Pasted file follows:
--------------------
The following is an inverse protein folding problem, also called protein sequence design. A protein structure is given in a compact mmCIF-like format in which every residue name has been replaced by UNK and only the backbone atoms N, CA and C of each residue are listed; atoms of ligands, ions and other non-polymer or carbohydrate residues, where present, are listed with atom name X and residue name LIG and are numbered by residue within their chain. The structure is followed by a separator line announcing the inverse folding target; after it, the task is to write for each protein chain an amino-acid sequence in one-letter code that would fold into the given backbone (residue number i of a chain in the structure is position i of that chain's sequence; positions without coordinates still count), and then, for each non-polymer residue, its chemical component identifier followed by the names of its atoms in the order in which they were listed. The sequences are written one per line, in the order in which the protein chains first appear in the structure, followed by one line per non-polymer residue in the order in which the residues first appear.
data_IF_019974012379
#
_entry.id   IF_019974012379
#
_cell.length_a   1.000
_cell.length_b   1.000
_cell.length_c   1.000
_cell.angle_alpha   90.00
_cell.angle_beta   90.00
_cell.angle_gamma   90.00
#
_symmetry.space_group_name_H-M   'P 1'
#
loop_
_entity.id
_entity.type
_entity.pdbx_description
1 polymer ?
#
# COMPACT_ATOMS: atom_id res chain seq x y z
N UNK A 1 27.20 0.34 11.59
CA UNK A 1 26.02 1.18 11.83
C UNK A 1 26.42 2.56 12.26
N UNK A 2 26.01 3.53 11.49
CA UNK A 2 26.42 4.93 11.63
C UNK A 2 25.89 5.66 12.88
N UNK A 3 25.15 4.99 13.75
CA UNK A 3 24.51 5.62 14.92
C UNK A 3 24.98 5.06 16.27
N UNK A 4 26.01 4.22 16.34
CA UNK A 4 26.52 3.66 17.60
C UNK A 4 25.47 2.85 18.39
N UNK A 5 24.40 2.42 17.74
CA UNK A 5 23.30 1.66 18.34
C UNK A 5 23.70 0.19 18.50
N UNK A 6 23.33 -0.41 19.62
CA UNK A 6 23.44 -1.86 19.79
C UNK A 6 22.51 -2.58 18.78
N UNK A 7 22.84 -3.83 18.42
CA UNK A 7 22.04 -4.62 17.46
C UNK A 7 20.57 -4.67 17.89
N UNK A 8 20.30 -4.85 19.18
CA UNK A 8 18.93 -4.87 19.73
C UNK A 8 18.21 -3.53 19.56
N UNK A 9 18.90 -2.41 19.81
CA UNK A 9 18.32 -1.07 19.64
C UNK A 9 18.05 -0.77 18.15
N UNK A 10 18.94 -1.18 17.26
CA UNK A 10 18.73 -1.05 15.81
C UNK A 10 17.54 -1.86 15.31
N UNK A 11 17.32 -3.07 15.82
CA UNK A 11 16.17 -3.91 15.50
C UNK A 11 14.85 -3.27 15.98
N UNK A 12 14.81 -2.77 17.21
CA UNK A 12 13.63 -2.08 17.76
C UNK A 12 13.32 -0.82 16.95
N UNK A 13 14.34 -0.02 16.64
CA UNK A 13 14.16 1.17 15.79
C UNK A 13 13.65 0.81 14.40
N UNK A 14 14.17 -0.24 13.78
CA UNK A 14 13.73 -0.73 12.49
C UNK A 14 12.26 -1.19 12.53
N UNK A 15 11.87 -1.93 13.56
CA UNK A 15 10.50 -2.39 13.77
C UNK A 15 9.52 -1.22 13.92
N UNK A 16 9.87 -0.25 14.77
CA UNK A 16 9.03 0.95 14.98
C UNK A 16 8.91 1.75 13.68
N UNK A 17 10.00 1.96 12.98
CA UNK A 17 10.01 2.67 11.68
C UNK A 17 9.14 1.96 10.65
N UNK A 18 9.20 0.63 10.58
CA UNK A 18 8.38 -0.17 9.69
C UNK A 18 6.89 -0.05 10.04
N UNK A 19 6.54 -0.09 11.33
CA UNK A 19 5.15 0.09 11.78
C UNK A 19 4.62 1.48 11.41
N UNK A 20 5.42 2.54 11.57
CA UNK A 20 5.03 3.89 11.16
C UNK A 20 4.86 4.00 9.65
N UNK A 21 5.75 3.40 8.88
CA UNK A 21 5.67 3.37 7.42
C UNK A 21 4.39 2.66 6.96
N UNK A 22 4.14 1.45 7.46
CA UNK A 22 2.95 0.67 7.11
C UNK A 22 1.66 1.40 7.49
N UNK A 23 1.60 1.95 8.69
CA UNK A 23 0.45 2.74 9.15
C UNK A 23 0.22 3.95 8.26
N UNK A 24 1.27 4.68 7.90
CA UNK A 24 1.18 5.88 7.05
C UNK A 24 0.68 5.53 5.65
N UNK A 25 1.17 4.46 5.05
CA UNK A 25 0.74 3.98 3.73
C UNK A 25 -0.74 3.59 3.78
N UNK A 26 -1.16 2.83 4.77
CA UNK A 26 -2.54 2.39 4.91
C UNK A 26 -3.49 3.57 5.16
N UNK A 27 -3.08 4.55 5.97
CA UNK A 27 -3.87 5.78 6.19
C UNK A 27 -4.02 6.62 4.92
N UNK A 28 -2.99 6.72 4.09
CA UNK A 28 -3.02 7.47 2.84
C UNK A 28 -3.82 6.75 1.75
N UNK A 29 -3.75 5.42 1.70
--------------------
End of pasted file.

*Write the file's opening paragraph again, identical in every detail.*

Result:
The following is an inverse protein folding problem, also called protein sequence design. A protein structure is given in a compact mmCIF-like format in which every residue name has been replaced by UNK and only the backbone atoms N, CA and C of each residue are listed; atoms of ligands, ions and other non-polymer or carbohydrate residues, where present, are listed with atom name X and residue name LIG and are numbered by residue within their chain. The structure is followed by a separator line announcing the inverse folding target; after it, the task is to write for each protein chain an amino-acid sequence in one-letter code that would fold into the given backbone (residue number i of a chain in the structure is position i of that chain's sequence; positions without coordinates still count), and then, for each non-polymer residue, its chemical component identifier followed by the names of its atoms in the order in which they were listed. The sequences are written one per line, in the order in which the protein chains first appear in the structure, followed by one line per non-polymer residue in the order in which the residues first appear.